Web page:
— Robert Hanson, LA Times (3)

The Memphis Belle made it back to base with 68 rips in the fabric of the fuselage.[1]

On another occasion Hanson sneezed while writing in his logbook. At that moment a bullet passed through the space previously occupied by his head, striking his logbook, he kept the book for the rest of his life.[3]

The first aircraft to complete at tour of 25 missions was the Hot Stuff, a B-24 Liberator bomber. However, it crashed into a mountain en route to the United States in bad weather; the Memphis Belle was selected to return to the United States in its place upon completing their 25-mission tour.[4]

After finishing their tour the crew were introduced to King George VI and Queen Elizabeth, they then returned to the United States to take part in a 32-city tour to raise morale and sell war bonds. They were accompanied on the tour by their Highland Terrier mascot called Stuka.[1]

Their arrival back in the United States took place at Long Beach on August 19, 1943, to the cheers of thousands Douglas Aircraft Company workers.[3]

Later life[edit]

For the remainder of his life, Hanson used his wartime Morse Code sign-off of "dit, dit, dit, dah, dit, dah" to end telephone calls.[3]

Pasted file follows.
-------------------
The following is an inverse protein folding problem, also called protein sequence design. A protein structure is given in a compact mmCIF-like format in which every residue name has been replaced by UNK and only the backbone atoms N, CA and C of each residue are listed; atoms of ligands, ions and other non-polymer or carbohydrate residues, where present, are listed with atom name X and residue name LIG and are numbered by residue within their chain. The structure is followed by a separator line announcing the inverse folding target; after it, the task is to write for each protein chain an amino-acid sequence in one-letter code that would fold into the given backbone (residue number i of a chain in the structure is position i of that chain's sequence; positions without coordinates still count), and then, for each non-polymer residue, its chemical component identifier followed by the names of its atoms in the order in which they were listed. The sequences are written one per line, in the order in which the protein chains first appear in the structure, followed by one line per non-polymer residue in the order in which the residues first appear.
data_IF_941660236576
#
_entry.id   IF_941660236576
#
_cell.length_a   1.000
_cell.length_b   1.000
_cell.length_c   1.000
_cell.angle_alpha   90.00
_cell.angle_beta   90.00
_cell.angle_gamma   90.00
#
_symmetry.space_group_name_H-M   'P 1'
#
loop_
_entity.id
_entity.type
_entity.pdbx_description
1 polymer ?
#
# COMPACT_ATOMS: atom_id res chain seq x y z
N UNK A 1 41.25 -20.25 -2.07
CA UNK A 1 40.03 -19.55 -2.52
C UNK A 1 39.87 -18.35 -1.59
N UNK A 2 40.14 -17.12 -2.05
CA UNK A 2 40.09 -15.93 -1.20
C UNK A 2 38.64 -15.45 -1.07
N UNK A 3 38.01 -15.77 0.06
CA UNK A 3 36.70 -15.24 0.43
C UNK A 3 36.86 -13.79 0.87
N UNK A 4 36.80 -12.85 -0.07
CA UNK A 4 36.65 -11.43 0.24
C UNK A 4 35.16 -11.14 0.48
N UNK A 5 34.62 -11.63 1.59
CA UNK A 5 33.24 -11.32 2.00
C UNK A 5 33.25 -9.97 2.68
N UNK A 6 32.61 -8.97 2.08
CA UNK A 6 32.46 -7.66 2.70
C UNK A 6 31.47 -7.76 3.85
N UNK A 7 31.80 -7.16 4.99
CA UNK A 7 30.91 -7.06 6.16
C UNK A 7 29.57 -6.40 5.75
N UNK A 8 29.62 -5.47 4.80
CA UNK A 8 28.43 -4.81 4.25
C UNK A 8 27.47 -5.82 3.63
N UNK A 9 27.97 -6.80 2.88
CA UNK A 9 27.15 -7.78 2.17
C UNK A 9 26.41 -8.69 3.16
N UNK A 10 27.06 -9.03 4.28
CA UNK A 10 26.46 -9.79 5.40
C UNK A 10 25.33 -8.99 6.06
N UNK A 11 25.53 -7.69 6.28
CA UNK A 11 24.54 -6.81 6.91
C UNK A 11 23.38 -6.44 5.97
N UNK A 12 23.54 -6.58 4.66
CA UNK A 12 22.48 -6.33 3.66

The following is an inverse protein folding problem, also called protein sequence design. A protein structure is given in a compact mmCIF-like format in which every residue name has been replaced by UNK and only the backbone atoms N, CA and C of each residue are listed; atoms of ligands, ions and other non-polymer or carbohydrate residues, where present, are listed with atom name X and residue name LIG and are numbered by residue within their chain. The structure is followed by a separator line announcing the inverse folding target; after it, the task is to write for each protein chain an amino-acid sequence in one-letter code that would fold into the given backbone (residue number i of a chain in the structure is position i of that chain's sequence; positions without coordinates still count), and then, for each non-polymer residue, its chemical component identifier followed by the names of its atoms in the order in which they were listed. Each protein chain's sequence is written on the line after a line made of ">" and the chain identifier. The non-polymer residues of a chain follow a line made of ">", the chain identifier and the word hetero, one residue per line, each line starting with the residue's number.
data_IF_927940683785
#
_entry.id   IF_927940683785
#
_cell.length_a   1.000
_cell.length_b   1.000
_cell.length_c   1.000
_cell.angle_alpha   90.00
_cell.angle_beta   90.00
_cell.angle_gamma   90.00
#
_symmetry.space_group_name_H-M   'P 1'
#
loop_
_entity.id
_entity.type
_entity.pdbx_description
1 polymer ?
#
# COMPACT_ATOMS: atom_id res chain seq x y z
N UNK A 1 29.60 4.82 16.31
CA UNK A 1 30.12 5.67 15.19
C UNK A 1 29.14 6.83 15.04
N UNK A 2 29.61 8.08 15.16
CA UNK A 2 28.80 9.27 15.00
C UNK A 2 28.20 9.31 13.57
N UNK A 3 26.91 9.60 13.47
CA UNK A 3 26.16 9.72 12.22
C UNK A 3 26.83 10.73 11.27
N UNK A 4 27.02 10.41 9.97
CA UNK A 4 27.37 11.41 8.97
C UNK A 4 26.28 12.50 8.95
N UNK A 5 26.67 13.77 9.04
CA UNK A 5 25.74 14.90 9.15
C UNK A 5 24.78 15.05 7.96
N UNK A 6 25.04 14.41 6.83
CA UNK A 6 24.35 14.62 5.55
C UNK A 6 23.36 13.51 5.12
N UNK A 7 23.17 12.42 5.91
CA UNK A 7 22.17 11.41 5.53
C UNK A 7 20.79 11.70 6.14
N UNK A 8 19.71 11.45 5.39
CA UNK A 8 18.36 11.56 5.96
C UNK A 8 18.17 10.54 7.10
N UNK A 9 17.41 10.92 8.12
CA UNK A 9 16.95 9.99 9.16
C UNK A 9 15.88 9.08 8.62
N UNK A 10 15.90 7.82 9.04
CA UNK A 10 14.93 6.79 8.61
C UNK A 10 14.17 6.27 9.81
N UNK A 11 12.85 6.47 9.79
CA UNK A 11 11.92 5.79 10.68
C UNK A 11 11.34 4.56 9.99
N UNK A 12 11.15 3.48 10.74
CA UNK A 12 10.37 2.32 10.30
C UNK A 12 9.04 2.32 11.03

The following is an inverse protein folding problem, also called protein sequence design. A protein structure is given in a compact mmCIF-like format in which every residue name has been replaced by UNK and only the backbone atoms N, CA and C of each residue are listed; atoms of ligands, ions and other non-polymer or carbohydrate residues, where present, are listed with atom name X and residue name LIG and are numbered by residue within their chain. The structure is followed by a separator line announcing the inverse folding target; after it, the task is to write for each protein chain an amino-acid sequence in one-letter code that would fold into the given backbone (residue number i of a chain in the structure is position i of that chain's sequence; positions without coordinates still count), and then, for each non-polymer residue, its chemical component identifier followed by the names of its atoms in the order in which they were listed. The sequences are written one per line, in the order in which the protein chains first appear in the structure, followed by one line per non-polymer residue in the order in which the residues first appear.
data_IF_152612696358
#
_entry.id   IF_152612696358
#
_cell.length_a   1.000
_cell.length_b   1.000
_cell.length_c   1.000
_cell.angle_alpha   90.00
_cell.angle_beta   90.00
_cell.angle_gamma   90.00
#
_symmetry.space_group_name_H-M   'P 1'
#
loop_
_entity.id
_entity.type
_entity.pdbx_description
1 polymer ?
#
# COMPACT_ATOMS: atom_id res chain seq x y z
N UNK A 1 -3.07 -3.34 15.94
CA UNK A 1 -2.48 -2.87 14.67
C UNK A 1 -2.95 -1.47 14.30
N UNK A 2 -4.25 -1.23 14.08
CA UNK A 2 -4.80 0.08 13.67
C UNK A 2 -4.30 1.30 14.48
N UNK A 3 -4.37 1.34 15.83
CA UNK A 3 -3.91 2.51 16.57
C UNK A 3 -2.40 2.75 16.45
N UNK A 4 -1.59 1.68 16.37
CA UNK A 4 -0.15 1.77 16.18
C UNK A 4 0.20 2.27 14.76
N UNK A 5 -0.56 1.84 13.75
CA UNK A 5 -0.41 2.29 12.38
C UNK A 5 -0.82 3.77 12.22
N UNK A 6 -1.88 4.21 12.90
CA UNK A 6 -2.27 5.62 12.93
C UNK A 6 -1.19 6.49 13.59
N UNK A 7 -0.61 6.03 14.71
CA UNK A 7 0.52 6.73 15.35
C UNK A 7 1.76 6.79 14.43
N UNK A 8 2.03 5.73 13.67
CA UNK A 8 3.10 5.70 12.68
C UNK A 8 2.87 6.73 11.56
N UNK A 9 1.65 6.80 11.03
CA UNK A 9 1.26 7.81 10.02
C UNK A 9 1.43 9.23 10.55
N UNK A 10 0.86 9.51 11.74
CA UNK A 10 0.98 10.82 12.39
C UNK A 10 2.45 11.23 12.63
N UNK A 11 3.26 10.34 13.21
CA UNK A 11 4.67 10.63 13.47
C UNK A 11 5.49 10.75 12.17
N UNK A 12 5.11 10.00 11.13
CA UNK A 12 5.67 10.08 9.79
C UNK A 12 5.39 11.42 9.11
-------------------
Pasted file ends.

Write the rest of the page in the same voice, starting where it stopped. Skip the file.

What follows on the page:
After his wartime service Hanson returned to Washington state, he worked for Nalley Fine Foods in Walla Walla as a salesman and subsequently a regional manager. He also worked for a Spokane candy company. Upon retirement he moved to Mesa, Arizona, and later Albuquerque in New Mexico.[3]

Personal life[edit]

In 1942 Hanson married Irene Payton, who survived him along with their son and daughter. However, he was predeceased by another daughter.[1]

In popular culture[edit]

Hanson appears in the 1944 documentary 'The Memphis Belle: A Story of a Flying Fortress' directed by William Wyler.[5]

There was also a 1990 film 'Memphis Belle' directed by Michael Caton-Jones.[6]

During the 1989 production Hanson visited the cast during filming at RAF Binbrook in the United Kingdom. Hanson joked, "They're not quite as good-looking as we were ... but they are young and enthusiastic – exactly like we were".[3]

After the release of the film Hanson spoke to his grandson's high school class; when asked if what happened in the film was true, he replied "No, it didn't all happen to the Memphis Belle, but everything in the movie happened to some B-17".[3]


  1. ^ a b c d e f g h i j k l "Robert Hanson". 2005-10-17. ISSN 0307-1235. Retrieved 2018-05-29.
  2. ^ "Robert Hanson". Retrieved 2018-05-29.
  3. ^ a b c d e f g h i j Oliver, Myrna (2005-10-10). "Robert Hanson, 85; Last Living Crewman of the Memphis Belle". Los Angeles Times. ISSN 0458-3035. Retrieved 2018-05-29.
  4. ^ "41-23728 | American Air Museum in Britain". Retrieved 2018-05-29.
  5. ^ Wyler, William (1944-04-13), The Memphis Belle: A Story of a Flying Fortress, Stanley Wray, Robert Morgan, James A. Verinis, retrieved 2018-05-29
  6. ^ Caton-Jones, Michael (1990-10-12), Memphis Belle, Matthew Modine, Eric Stoltz, Tate Donovan, retrieved 2018-05-29